New BlackBerry 10 WebWorks Crypto Extension

Open Source

Modified version of “ENIGMA Rotor Set” by flickr user brewbooks.

You’ve found a need to perform some cryptographic operations in your WebWorks application? BlackBerry 10 has a FIPS 140-2 validated library built in…  Here’s the basis of a native extension to allow you to access Security Builder functionality.

The extension is available on our Github repo . Fork it and have a look!

It is a basis – right now – it has SHA1,SHA224,SHA256,SHA384,SHA512 and AES/CBC (all key sizes).

Getting Started


Cryptographic data is binary. You need to be clear on which bytes you want to work with. For this reason the extension accepts data as any of hex, b64 or raw Strings.

Hex is a hexadecimal encoding of the bytes. It’s the safest to work with, and in some ways the easiest. Concatenating two values in hex is way easier than in b64…

Example: { input: { hex: “b0b5cafe” } }

Base 64 [b64] is the preferred encoding of MIME. Some features of the Invocation Framework expect b64 encoded data. Data URIs have their b64 encoded. If a crypto extension can work with b64 – that’s probably going to come in handy.

Example: {input: { b64: “aAz9” } }

Raw – is just passing the library your String. The big catch here is UTF-8 encoding happening out of your control. If some cipher text contains non-valid UTF-8 encodings – how are you going to marshal that string between JavaScript and c++? You can use it – but trying to use raw with binary data – or non low ASCII languages may bite you later!

Example: { input: { raw: “Montréal” } }

Binary data coming back from the extension is available as all 3 encodings, hex, b64 and raw. (Still not sure that raw is a good idea 😛 )


Errors will be given as a member of the result object. You’ll see this in the sample application;

if ("error" in result) {


Current operations you can call are;

  • hash
  • generateKey
  • encrypt
  • decrypt
  • random


Hash expects an object with algorithm (alg) and input data (input) set. Eg:

    alg : "sha256",
    input : {
        raw : "r"

The typical result is an object with an attribute called output. Output itself is an object containing a hex, b64 and raw encoding of the output. Eg:

    "output" : {
        "raw":"ECIä\"ðR—\u0019\u001e­\u0013â\u001d=µ å«ïR\u0005^Id¸/²\u0013õ“¡"


Generate key expects an object with algorithm (alg) set. Each individual key generator may expect more values to be set.

generateKey – AES

Generate key – AES – expects the algorithm (alg) and key size (keySize) in bits as an integer to be set. Eg:

    alg : "aes",
    keySize : 192

AES keys are symmetrical. The data comprising the key is contained in the key attribute of the returned object.

    "key" : {
        "b64" : "yzC1yYivNK1VV8gNlYYaSQ==",
        "hex" : "cb30b5c988af34ad5557c80d95861a49",
        "raw" : "Ë0µÉˆ¯4­UWÈ\r•†\u001aI"

Generating an AES key is redundant – you could have just used random data of the correct length.


Encrypt expects an object with algorithm (alg) set. Each individual encryption implementation may expect more values to be set.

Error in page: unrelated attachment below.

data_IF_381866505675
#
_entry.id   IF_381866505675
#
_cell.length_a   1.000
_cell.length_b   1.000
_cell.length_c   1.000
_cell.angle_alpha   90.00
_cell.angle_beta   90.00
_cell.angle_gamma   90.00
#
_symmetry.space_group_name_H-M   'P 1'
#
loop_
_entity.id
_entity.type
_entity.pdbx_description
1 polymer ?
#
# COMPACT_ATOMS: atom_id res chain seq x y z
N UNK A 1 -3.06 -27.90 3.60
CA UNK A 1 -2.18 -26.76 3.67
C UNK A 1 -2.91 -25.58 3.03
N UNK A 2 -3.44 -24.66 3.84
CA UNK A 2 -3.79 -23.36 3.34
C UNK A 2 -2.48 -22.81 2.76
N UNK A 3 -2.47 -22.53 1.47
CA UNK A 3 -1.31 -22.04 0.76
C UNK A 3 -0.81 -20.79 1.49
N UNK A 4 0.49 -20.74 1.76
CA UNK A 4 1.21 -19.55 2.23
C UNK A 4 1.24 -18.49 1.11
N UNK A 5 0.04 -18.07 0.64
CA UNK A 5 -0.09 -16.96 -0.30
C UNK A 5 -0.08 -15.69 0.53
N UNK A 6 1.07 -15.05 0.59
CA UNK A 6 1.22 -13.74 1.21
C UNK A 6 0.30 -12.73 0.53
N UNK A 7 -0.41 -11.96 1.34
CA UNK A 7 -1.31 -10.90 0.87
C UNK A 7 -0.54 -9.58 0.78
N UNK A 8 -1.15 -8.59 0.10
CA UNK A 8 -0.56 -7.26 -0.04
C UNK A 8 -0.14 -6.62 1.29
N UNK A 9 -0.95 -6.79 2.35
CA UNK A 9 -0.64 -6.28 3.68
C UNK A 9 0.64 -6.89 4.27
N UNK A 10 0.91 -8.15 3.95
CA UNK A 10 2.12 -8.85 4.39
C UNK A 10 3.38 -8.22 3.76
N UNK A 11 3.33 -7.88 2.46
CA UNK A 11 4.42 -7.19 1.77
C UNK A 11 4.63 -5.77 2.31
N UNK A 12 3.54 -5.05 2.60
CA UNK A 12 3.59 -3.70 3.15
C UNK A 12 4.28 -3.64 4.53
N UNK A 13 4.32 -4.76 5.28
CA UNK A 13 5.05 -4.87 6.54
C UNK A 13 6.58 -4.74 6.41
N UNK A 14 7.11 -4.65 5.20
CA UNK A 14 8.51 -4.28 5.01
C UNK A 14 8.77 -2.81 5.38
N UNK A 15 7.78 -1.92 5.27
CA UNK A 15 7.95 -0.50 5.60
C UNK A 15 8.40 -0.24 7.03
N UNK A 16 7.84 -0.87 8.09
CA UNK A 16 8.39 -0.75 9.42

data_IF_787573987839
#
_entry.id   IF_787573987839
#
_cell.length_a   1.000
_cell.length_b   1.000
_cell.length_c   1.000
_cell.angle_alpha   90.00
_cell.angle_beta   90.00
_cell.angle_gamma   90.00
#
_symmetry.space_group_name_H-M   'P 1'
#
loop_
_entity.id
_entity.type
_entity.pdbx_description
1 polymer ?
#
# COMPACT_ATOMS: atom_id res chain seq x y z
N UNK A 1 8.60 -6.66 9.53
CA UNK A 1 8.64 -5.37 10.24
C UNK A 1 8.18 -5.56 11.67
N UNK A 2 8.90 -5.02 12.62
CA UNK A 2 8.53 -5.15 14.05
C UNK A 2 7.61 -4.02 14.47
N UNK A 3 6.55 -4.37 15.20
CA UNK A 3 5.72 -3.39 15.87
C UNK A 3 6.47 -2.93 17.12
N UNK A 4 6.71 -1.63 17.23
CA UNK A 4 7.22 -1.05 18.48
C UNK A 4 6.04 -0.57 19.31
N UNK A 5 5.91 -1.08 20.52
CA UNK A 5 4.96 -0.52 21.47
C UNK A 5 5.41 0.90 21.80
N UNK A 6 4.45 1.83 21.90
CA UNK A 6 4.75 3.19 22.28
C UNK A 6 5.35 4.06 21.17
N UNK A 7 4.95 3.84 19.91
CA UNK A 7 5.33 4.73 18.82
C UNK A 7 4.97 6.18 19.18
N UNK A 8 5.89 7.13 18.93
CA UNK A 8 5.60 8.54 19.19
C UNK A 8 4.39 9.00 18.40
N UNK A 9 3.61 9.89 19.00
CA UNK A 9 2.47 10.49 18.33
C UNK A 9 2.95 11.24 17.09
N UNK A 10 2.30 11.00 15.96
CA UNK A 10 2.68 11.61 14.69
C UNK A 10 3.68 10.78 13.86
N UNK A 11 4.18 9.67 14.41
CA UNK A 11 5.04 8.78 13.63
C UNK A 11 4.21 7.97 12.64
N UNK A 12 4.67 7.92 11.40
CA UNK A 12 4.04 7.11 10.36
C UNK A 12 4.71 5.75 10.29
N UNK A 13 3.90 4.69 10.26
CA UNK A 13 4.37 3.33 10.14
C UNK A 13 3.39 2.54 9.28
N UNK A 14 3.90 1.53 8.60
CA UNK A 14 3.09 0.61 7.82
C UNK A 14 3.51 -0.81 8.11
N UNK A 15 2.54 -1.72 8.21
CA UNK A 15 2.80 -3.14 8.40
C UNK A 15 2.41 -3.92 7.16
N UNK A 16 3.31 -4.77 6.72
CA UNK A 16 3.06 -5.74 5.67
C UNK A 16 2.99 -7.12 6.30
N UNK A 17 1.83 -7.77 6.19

encrypt – AES

Encrypt – AES expects the following values in the parameter object.

  • Algorithm (alg)
  • Mode (mode) (only CBC is currently implemented)
  • Key (key)
  • Initialization Vector (IV) (only CBC is current implemented – so this is required)
  • Data to encrypt (input)


    "alg" : "aes",
    "mode" : "cbc",
    "key" : {
    "input" : {
    "iv" : {

The typical results object contains data in the output attribute. Eg:

    "output" : {
        "b64" : "U1fXXVAxdjJf3CLLnF/SVw==",
        "hex" : "5357d75d503176325fdc22cb9c5fd257",
        "raw" : "SW×]P1v2_Ü\"˜_ÒW"


Decrypt expects an object with algorithm (alg) set. Each individual decryption implementation may expect more values to be set.

decrypt – AES

Decrypt – AES expects and returns the same attributes as encrypt – AES.


Random does not expect an algorithm (alg) to be set on input. The original extension author was too lazy to allow the random implementation to be selected.

Random does expect the attribute size to be set. It is an integer indicating the number of random byte that should be returned.

    size : 16

A response will have the output attribute set to the random data. Eg:

    "output" : {
        "b64" : "QGXBbFgY3FPkNwuZHtGRYA==",
        "hex" : "4065c16c5818dc53e4370b991ed19160",
        "raw" : "@eÁlX\u0018ÜSä7\u000b™\u001eё`"


Security Builder GSE does not implement padding algorithms for block ciphers. For this reason you’ll see a PKCS#5 padding implementation in the JavaScript of the sample application.

This padding implementation shows a safe workflow – the function UTF-8 encodes a string before it is padded. It then encodes the combined block using b64.

The padding verification does the reverse – refusing to return the alleged plain text unless the padding verifies.

Remember that padding isn’t really much security… If you try to verify the padding on random bytes the probability that it will pass is great than 1/256…

Let me know what algorithms you need – How are YOU going to protect you and your users’ data? Looking forward to seeing pull requests with great extra functionality!

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